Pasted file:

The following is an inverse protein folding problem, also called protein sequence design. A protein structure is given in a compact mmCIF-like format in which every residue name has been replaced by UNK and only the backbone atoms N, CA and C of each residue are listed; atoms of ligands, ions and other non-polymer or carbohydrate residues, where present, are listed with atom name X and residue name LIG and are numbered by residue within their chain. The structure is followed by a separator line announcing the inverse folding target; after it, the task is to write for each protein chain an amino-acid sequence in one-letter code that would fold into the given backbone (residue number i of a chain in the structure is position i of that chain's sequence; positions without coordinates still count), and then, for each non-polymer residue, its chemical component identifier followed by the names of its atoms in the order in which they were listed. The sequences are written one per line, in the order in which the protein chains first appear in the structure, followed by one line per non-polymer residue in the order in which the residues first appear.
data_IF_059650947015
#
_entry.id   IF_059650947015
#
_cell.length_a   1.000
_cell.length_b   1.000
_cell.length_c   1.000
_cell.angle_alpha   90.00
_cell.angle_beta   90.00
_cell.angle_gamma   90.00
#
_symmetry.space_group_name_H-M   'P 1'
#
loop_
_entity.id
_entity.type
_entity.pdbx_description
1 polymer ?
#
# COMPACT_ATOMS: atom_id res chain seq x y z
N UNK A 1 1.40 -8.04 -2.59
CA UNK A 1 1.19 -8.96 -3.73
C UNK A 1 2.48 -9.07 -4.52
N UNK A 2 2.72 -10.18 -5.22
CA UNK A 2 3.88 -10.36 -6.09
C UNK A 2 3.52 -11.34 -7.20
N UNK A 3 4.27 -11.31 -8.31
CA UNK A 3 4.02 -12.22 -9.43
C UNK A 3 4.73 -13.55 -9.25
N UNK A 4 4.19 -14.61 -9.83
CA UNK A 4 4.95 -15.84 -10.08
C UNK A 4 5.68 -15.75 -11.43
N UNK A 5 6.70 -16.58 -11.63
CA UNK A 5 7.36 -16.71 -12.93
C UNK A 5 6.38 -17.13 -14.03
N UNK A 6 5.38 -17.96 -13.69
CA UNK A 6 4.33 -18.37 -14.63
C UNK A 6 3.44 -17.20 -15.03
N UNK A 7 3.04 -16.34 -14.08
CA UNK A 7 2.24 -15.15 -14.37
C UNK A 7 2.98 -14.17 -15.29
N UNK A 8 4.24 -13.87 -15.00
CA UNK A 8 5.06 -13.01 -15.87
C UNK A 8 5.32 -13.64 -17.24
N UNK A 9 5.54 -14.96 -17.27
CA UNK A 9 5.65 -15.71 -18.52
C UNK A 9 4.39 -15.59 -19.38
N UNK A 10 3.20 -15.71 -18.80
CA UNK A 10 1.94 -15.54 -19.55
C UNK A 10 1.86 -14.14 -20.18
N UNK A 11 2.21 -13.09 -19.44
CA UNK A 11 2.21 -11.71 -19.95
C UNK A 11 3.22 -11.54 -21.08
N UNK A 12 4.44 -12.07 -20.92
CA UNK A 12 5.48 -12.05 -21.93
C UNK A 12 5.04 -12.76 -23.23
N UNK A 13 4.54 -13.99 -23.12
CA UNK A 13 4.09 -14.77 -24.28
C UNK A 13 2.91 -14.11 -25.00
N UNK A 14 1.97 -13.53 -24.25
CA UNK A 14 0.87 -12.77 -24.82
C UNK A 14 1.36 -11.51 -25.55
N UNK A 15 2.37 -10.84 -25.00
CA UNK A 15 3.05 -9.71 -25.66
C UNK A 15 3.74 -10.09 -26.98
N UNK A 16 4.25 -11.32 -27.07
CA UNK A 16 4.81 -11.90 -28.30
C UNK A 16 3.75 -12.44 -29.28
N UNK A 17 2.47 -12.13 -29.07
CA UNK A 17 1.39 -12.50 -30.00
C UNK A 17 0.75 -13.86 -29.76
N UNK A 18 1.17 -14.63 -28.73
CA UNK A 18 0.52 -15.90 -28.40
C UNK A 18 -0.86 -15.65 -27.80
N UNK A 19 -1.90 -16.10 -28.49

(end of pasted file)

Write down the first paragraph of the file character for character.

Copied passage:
The following is an inverse protein folding problem, also called protein sequence design. A protein structure is given in a compact mmCIF-like format in which every residue name has been replaced by UNK and only the backbone atoms N, CA and C of each residue are listed; atoms of ligands, ions and other non-polymer or carbohydrate residues, where present, are listed with atom name X and residue name LIG and are numbered by residue within their chain. The structure is followed by a separator line announcing the inverse folding target; after it, the task is to write for each protein chain an amino-acid sequence in one-letter code that would fold into the given backbone (residue number i of a chain in the structure is position i of that chain's sequence; positions without coordinates still count), and then, for each non-polymer residue, its chemical component identifier followed by the names of its atoms in the order in which they were listed. The sequences are written one per line, in the order in which the protein chains first appear in the structure, followed by one line per non-polymer residue in the order in which the residues first appear.